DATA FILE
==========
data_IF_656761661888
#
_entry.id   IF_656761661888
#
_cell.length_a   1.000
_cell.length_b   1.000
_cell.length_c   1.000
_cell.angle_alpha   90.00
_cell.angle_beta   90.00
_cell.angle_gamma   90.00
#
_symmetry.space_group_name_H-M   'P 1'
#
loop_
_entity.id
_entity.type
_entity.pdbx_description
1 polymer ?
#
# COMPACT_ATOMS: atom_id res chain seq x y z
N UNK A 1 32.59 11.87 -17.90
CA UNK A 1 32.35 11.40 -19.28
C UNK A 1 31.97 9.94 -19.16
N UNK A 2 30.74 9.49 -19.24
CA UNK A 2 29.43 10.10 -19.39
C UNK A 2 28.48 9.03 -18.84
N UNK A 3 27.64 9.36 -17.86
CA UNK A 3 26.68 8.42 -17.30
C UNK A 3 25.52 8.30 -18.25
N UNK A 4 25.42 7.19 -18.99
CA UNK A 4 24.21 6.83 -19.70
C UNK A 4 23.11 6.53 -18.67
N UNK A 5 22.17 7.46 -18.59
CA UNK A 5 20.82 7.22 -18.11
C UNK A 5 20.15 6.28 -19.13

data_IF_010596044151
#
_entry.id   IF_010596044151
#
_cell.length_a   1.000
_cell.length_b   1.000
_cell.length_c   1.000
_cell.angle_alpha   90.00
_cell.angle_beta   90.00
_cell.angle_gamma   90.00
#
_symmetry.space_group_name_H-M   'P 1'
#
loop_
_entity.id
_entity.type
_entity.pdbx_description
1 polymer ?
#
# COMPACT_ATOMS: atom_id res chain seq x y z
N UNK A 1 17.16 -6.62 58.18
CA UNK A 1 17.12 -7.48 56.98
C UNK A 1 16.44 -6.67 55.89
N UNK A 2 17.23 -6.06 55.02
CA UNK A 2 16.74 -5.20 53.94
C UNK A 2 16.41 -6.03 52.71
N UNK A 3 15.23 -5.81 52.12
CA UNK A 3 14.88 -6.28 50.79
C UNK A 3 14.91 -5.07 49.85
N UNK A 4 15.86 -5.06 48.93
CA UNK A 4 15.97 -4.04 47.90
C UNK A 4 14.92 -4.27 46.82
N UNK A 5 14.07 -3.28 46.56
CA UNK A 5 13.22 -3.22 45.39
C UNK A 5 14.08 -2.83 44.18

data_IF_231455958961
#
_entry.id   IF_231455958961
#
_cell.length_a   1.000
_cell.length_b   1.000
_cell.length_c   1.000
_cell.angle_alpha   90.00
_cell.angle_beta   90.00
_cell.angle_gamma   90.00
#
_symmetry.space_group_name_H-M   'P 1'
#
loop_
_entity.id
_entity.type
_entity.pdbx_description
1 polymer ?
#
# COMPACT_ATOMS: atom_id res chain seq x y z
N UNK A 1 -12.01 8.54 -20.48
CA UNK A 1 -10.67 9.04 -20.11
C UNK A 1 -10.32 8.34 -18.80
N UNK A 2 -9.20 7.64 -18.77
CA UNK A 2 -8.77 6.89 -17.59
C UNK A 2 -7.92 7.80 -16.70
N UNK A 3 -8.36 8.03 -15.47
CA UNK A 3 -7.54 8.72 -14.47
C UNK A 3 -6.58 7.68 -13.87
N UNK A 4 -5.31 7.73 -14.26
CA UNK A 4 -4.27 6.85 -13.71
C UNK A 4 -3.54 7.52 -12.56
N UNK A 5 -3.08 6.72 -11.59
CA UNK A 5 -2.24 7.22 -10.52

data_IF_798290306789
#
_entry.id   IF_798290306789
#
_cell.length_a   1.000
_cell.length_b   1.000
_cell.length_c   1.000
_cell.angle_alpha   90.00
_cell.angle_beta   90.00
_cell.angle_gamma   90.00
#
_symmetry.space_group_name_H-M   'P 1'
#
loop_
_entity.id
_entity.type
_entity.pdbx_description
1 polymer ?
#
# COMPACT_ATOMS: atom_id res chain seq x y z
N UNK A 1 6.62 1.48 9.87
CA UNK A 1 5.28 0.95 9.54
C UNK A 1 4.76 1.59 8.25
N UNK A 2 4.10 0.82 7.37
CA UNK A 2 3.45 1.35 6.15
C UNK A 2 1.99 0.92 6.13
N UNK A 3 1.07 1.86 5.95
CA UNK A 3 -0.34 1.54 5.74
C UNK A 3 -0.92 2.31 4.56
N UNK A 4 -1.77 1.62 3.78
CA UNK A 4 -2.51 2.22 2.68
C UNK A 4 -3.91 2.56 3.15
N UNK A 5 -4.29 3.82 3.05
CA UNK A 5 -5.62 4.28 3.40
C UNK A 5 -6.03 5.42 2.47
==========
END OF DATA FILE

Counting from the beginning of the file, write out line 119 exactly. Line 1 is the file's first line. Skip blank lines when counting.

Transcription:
_entity.id